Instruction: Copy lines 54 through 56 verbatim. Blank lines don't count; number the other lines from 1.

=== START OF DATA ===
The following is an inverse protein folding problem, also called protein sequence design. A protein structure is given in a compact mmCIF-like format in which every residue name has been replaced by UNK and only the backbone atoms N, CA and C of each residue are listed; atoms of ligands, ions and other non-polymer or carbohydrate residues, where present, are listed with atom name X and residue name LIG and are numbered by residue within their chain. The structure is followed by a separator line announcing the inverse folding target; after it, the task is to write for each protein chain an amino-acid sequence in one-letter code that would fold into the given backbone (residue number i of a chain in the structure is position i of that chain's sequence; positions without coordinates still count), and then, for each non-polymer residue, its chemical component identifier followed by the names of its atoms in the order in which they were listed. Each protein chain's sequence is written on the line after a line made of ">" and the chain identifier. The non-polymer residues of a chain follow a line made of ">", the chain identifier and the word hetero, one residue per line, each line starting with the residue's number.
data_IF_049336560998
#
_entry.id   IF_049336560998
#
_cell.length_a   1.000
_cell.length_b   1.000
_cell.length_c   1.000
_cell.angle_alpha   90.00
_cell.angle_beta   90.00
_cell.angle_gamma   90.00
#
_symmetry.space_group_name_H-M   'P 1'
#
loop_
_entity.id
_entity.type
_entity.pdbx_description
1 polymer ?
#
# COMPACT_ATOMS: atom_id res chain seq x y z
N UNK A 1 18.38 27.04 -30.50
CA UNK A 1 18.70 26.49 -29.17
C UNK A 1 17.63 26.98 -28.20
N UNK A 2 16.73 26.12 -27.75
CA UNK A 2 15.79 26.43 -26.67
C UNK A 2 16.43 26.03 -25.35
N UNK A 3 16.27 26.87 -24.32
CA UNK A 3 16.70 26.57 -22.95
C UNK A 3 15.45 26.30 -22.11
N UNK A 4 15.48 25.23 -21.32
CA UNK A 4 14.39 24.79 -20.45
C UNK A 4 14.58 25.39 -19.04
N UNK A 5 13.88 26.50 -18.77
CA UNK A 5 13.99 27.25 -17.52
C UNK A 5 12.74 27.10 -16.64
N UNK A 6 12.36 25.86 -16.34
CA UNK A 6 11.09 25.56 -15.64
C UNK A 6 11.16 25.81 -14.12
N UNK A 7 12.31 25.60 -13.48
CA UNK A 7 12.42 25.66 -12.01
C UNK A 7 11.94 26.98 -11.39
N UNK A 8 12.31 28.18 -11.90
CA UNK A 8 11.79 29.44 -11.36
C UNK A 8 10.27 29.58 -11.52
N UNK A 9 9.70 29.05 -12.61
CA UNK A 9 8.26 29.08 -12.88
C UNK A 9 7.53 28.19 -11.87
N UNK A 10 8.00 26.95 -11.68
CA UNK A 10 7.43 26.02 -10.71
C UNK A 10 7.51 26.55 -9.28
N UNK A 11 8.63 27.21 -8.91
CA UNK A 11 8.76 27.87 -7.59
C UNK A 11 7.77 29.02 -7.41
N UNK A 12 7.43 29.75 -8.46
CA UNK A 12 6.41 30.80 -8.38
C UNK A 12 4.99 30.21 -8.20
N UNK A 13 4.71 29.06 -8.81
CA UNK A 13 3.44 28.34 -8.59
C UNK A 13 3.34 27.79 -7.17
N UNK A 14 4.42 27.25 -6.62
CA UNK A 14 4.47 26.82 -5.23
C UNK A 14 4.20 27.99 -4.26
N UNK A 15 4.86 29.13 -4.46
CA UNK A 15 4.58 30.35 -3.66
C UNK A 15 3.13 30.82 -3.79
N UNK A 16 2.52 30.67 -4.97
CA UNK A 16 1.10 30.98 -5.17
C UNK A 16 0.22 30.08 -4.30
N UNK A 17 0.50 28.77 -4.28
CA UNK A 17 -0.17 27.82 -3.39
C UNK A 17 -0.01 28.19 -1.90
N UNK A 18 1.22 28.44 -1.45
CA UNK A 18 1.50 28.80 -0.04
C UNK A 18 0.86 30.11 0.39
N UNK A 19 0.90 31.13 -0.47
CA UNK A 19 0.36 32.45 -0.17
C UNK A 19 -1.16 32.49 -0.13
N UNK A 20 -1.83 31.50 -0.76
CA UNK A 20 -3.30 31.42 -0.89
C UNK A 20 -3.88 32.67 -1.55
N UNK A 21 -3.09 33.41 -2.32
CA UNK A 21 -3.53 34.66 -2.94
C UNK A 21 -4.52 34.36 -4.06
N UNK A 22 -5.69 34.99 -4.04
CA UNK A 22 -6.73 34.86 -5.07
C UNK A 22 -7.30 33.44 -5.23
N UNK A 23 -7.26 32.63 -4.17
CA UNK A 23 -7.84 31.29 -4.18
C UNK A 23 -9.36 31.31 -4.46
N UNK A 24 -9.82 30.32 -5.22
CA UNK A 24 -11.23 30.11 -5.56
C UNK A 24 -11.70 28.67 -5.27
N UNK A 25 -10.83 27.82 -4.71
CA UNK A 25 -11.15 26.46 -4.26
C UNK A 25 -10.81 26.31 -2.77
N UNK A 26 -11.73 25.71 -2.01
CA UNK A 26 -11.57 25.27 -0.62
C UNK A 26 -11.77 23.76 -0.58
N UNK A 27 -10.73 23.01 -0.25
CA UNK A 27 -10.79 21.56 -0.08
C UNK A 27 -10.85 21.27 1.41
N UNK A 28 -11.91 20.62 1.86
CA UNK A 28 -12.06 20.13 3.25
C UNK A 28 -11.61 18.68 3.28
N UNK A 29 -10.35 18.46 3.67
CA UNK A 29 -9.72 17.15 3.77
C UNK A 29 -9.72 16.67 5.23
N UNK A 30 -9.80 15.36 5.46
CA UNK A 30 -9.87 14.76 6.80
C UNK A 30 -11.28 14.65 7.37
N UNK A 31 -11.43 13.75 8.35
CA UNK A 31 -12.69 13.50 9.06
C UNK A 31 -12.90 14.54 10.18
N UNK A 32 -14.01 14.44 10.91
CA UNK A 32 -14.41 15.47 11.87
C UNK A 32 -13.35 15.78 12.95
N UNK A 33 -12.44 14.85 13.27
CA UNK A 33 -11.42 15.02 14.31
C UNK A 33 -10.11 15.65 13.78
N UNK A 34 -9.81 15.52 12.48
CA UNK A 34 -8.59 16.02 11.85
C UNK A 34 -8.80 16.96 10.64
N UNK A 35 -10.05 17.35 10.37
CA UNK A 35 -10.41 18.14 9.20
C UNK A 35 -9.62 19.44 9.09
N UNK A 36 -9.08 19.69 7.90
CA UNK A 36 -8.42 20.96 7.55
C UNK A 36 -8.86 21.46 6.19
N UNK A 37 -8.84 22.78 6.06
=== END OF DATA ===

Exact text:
C UNK A 11 7.77 29.02 -7.41
N UNK A 12 7.43 29.75 -8.46
CA UNK A 12 6.41 30.80 -8.38